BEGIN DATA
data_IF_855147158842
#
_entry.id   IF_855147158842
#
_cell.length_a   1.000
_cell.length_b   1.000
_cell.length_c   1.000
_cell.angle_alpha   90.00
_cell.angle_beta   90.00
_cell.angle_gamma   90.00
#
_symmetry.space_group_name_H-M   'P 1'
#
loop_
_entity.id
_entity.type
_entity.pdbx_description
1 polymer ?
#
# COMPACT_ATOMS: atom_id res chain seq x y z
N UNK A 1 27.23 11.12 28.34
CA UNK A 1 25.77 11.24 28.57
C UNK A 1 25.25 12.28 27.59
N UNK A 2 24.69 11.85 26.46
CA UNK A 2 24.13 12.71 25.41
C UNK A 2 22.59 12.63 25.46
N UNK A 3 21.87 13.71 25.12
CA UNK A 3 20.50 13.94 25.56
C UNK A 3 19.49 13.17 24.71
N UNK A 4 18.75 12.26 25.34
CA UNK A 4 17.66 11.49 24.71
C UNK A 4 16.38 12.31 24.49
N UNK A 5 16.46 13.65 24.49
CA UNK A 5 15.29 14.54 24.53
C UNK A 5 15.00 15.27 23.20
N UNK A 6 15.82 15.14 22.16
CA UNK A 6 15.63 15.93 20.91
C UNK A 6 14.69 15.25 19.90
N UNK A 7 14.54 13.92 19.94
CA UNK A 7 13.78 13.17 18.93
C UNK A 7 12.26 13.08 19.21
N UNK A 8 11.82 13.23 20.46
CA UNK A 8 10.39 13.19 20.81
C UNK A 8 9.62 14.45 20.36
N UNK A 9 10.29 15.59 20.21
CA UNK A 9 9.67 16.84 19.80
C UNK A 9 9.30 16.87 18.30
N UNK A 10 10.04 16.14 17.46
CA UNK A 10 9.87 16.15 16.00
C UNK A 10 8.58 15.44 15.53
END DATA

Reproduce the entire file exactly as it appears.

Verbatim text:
data_IF_855147158842
#
_entry.id   IF_855147158842
#
_cell.length_a   1.000
_cell.length_b   1.000
_cell.length_c   1.000
_cell.angle_alpha   90.00
_cell.angle_beta   90.00
_cell.angle_gamma   90.00
#
_symmetry.space_group_name_H-M   'P 1'
#
loop_
_entity.id
_entity.type
_entity.pdbx_description
1 polymer ?
#
# COMPACT_ATOMS: atom_id res chain seq x y z
N UNK A 1 27.23 11.12 28.34
CA UNK A 1 25.77 11.24 28.57
C UNK A 1 25.25 12.28 27.59
N UNK A 2 24.69 11.85 26.46
CA UNK A 2 24.13 12.71 25.41
C UNK A 2 22.59 12.63 25.46
N UNK A 3 21.87 13.71 25.12
CA UNK A 3 20.50 13.94 25.56
C UNK A 3 19.49 13.17 24.71
N UNK A 4 18.75 12.26 25.34
CA UNK A 4 17.66 11.49 24.71
C UNK A 4 16.38 12.31 24.49
N UNK A 5 16.46 13.65 24.49
CA UNK A 5 15.29 14.54 24.53
C UNK A 5 15.00 15.27 23.20
N UNK A 6 15.82 15.14 22.16
CA UNK A 6 15.63 15.93 20.91
C UNK A 6 14.69 15.25 19.90
N UNK A 7 14.54 13.92 19.94
CA UNK A 7 13.78 13.17 18.93
C UNK A 7 12.26 13.08 19.21
N UNK A 8 11.82 13.23 20.46
CA UNK A 8 10.39 13.19 20.81
C UNK A 8 9.62 14.45 20.36
N UNK A 9 10.29 15.59 20.21
CA UNK A 9 9.67 16.84 19.80
C UNK A 9 9.30 16.87 18.30
N UNK A 10 10.04 16.14 17.46
CA UNK A 10 9.87 16.15 16.00
C UNK A 10 8.58 15.44 15.53